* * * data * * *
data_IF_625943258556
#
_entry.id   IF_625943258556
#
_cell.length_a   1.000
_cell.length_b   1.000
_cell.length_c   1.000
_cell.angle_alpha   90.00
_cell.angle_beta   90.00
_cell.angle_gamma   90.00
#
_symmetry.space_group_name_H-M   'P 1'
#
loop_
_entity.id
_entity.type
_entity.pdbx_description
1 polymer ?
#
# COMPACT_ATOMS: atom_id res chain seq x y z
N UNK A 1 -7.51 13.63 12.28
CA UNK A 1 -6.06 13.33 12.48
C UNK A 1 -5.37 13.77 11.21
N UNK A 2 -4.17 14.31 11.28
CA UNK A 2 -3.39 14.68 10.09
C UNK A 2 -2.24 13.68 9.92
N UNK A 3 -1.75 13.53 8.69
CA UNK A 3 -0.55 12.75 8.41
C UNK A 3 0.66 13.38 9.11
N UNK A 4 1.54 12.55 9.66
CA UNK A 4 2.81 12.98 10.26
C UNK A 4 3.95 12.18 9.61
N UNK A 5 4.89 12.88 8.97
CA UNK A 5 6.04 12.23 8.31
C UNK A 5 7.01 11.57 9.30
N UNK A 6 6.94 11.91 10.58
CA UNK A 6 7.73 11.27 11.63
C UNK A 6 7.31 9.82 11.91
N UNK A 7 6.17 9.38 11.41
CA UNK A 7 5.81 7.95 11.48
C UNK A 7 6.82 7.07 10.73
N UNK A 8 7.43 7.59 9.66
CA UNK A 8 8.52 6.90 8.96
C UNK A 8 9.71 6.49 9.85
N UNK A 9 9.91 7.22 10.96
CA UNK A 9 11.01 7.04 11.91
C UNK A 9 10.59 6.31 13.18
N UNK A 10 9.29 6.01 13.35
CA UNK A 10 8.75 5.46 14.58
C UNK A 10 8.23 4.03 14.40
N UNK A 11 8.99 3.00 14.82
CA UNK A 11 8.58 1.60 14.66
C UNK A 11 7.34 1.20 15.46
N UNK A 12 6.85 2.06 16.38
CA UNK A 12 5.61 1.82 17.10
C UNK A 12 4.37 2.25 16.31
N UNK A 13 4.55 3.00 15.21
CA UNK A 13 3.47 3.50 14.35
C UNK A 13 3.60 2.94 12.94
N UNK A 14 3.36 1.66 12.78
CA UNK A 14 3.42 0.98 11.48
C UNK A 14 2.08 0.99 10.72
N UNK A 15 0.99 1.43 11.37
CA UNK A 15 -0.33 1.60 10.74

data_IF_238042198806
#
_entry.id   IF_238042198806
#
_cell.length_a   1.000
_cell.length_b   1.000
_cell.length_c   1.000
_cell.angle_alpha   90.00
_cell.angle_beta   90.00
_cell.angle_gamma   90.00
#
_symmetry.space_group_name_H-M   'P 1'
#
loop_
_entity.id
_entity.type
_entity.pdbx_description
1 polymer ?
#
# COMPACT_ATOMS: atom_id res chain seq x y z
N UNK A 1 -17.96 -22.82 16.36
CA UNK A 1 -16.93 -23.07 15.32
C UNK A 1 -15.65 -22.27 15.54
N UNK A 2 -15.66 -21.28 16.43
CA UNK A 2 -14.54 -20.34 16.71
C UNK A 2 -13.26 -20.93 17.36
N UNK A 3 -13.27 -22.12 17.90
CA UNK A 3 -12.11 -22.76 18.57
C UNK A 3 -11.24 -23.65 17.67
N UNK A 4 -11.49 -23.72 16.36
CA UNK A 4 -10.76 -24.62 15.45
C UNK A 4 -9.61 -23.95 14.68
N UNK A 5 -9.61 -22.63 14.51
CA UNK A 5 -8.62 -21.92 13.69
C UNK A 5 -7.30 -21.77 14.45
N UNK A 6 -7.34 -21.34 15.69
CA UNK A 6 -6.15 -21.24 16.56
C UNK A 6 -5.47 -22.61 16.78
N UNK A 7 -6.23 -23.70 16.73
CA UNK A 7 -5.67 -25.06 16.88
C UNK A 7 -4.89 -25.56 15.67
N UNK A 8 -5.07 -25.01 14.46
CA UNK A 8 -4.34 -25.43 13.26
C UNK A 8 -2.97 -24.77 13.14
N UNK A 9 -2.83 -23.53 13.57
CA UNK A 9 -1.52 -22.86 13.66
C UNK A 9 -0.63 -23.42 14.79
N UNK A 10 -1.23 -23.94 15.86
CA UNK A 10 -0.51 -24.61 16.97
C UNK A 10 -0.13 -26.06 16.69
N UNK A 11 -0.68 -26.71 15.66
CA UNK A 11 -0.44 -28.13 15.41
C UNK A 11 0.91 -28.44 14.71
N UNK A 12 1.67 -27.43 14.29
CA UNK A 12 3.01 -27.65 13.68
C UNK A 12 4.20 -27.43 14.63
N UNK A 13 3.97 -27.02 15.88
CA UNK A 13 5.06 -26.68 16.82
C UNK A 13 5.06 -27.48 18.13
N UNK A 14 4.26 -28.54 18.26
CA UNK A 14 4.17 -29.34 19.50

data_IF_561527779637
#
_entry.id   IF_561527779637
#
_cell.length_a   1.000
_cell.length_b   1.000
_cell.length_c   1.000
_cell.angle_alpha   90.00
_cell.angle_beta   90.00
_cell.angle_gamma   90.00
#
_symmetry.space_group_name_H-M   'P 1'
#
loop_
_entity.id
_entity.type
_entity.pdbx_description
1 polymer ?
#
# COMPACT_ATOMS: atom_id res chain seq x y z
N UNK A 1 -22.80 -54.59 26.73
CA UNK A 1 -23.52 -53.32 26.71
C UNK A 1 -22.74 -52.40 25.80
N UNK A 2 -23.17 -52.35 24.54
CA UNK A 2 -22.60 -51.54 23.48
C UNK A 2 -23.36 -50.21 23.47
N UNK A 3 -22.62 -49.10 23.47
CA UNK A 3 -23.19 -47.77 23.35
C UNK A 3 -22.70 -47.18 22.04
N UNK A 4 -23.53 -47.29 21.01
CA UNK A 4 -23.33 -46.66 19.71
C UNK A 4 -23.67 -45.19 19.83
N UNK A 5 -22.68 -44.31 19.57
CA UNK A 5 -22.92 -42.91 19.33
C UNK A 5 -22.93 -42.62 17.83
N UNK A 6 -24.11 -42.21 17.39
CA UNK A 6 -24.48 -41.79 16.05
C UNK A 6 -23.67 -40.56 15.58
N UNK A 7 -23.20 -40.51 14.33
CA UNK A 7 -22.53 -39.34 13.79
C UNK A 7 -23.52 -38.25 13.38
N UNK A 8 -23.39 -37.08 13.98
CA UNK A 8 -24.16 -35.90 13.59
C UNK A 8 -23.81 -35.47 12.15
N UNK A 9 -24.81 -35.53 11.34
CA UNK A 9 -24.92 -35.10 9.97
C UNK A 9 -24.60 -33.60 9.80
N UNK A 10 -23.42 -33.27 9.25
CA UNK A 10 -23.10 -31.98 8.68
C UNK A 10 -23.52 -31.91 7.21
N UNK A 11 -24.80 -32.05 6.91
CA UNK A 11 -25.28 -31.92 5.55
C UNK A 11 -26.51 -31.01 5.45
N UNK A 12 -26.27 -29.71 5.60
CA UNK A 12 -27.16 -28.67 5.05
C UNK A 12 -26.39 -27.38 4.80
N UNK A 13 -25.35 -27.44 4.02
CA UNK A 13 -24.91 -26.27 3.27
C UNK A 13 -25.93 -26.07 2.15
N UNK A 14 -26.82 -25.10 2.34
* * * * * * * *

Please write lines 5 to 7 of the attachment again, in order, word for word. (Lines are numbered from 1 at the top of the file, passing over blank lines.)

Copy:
_cell.length_a   1.000
_cell.length_b   1.000
_cell.length_c   1.000